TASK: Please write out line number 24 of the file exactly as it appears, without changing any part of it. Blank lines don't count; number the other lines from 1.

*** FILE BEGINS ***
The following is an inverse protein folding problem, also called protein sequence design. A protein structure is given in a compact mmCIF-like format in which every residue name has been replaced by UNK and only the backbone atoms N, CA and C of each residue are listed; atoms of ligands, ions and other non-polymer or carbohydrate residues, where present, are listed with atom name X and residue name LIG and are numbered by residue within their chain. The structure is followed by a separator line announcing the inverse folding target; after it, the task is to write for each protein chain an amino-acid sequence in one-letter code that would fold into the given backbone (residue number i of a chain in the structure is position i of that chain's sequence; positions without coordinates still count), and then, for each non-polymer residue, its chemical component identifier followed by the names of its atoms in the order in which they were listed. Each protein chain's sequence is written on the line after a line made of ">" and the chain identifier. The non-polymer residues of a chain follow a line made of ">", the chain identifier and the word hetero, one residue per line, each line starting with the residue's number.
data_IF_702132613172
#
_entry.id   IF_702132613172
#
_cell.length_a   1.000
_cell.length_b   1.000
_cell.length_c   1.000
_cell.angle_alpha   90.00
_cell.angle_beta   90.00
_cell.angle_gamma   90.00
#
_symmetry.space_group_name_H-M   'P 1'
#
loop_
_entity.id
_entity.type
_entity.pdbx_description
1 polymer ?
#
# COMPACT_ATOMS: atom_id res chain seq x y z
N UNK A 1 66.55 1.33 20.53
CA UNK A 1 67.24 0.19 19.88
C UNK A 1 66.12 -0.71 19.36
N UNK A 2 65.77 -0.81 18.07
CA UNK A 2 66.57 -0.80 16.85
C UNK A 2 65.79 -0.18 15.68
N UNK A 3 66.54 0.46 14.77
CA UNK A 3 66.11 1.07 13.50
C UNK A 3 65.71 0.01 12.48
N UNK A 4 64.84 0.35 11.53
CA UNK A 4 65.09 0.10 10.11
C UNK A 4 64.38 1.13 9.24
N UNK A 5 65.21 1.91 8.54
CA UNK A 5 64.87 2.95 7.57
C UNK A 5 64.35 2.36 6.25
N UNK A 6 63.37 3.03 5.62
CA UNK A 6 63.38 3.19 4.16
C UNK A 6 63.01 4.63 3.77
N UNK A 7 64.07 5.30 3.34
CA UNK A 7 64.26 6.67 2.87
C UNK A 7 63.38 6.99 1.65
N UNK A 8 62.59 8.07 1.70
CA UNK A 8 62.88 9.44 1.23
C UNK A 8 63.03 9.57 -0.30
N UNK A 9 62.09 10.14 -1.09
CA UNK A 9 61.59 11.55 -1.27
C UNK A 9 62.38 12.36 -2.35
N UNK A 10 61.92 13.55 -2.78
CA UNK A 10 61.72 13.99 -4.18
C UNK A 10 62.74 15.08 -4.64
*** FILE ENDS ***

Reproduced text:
C UNK A 1 66.12 -0.71 19.36